I Love You WordPress, But We Gotta Talk
WordPress is a phenomenal web-publishing platform, and I love using it. Mostly. There’s one thing I seriously dislike about it though – writing posts within the WordPress dashboard. If I had a dime for every time I’ve walked away from my computer feeling frustrated and overwhelmed by this issue, there’d be an alarming shortage of dimes circulating the U.S.
First off, when I try to write something in the WordPress post editor, I feel thoroughly confined; like trying to breakdance inside a cardboard box. Not that I’ve done much breakdancing, and certainly never inside a box, but I assume it would be a rather unpleasant experience (if you happen to be a cardboard-box-breakdancer, feel free to debunk my assumption).
The other problem for me is distraction. It’s usually a challenge for me to write under the best of circumstances, but when my visual field is bombarded by the dizzying array of links, buttons, checkboxes and empty fields available in the WP dashboard, it’s like … fuhgeddaboudit.
Yes, I’ve tried some of the common tricks to overcome these problems. First, for example, I increased the height of the post box from the default 10 lines to 20 lines. You can do this in your WP dashboard under Settings >> Writing. It was a good start, but still far from optimal; just breakdancing in a slightly bigger box.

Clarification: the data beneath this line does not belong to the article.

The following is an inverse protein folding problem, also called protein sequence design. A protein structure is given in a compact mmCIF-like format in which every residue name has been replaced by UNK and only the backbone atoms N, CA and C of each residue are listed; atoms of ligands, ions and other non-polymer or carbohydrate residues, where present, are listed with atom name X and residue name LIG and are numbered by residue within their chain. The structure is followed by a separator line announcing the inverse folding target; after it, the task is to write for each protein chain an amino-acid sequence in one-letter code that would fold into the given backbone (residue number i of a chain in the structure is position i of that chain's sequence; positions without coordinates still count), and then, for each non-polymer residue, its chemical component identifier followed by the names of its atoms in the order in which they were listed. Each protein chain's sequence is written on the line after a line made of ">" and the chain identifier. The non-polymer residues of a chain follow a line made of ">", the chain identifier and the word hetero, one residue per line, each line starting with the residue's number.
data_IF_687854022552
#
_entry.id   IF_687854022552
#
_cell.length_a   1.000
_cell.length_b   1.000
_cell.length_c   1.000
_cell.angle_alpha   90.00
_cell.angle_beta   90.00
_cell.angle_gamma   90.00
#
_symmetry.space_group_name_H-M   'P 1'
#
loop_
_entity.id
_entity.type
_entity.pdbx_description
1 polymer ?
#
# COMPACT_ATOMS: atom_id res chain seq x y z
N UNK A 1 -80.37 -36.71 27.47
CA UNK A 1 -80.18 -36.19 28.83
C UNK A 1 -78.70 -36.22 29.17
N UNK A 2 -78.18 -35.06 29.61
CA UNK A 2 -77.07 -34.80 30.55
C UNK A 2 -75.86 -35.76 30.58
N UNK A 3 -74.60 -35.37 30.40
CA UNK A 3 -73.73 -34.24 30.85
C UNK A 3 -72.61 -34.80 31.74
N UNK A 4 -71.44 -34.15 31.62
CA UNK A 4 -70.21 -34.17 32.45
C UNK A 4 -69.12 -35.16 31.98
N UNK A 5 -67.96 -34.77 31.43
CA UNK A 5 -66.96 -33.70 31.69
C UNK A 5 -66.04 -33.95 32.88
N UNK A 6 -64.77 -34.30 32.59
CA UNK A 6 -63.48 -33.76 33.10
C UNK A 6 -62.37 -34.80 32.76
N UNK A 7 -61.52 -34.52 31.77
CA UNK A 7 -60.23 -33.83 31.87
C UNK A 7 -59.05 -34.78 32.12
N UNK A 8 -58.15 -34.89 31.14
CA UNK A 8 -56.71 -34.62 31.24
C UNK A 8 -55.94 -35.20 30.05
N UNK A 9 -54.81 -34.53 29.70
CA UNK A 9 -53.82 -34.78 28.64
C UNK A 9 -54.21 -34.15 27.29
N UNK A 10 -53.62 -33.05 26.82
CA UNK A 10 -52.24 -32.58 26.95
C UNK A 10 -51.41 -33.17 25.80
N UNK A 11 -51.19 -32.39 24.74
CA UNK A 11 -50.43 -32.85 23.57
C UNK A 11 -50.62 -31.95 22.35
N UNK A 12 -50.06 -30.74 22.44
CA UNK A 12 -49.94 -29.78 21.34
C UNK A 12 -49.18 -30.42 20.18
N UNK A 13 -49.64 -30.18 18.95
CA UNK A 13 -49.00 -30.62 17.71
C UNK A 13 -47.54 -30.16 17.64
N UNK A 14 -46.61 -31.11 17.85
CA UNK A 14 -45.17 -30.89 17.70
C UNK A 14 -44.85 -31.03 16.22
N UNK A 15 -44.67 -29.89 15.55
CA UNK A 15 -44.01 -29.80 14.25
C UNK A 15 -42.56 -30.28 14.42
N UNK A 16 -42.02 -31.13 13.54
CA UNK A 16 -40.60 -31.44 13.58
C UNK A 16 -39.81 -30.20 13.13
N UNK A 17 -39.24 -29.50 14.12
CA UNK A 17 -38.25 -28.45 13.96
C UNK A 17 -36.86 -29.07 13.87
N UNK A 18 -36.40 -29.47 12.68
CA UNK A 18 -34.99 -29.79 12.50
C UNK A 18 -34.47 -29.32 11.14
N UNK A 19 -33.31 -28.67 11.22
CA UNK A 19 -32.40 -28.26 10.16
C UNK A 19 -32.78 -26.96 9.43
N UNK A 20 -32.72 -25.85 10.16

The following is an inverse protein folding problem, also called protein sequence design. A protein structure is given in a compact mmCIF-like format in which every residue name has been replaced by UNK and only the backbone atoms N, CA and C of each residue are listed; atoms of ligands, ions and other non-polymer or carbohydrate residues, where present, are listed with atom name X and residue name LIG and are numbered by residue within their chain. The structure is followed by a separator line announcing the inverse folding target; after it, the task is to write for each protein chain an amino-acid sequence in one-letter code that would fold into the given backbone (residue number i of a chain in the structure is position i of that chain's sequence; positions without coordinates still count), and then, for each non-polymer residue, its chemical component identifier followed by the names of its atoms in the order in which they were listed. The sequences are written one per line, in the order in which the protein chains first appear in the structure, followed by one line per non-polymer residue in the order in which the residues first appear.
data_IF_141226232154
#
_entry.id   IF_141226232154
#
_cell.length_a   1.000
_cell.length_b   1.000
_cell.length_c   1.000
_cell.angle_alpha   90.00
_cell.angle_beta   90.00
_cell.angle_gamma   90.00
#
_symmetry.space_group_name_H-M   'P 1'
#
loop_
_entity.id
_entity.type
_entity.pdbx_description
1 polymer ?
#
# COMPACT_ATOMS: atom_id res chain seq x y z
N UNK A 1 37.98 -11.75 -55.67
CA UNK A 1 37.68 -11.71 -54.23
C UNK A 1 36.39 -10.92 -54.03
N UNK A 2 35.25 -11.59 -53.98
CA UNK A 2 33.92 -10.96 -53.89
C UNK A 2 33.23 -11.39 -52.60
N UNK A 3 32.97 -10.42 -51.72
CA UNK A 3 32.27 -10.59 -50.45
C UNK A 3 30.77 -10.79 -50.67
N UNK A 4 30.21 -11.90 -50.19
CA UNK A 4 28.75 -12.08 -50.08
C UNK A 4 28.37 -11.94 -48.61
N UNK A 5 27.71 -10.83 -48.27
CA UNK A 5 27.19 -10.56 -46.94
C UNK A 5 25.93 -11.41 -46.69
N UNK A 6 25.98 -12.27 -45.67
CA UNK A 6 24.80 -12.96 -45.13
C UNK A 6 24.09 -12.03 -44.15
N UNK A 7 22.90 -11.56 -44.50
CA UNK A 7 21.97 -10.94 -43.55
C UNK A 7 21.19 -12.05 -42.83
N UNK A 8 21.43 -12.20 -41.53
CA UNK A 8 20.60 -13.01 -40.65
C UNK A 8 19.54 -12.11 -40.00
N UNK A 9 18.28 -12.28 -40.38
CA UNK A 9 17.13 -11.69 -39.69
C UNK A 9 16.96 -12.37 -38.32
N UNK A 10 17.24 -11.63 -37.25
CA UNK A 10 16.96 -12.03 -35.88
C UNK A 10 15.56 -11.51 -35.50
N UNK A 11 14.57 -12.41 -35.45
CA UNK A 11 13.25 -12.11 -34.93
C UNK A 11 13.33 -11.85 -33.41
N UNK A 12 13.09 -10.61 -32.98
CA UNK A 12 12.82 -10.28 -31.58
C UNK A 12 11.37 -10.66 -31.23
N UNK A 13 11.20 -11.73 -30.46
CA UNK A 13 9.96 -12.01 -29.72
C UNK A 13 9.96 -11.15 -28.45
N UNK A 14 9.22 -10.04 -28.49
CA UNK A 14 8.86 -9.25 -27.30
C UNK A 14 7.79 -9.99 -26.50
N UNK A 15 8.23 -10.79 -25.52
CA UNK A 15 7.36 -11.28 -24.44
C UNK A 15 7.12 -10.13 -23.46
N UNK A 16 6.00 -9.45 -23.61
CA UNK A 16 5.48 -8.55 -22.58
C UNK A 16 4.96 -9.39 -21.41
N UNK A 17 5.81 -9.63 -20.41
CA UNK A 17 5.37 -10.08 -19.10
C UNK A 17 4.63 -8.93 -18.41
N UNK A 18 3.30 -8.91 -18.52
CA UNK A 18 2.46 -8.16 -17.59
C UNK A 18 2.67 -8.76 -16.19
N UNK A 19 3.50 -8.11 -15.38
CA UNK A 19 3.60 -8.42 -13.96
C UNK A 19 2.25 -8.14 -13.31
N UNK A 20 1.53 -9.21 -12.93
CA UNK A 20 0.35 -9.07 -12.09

Then I tried using fullscreen mode when writing posts. This function is available only when writing in Visual mode (rather than HTML mode). It’s activated via the little, blue button on the toolbar next to the spellcheck button. With fullscreen mode, your enlarge the post editor box to cover the entire area of your screen.
That was a better approach, but it went too far in the other direction. I can’t stand to see text spread across the full width of my screen. The other problem with fullscreen mode is you have to switch back to normal editing mode whenever you want to save your draft, which I do a lot.
Windows Live Writer to the Rescue
In my effort to find a better way, I asked almighty Google to give me a solution, and of course she did (with a memory like that, Google has to be a woman). Of all the reviews and tutorials I found on the subject of “desktop blog editors, Windows Live Writer, again and again, was pronounced the cream of the crop. Here are some of the reasons why: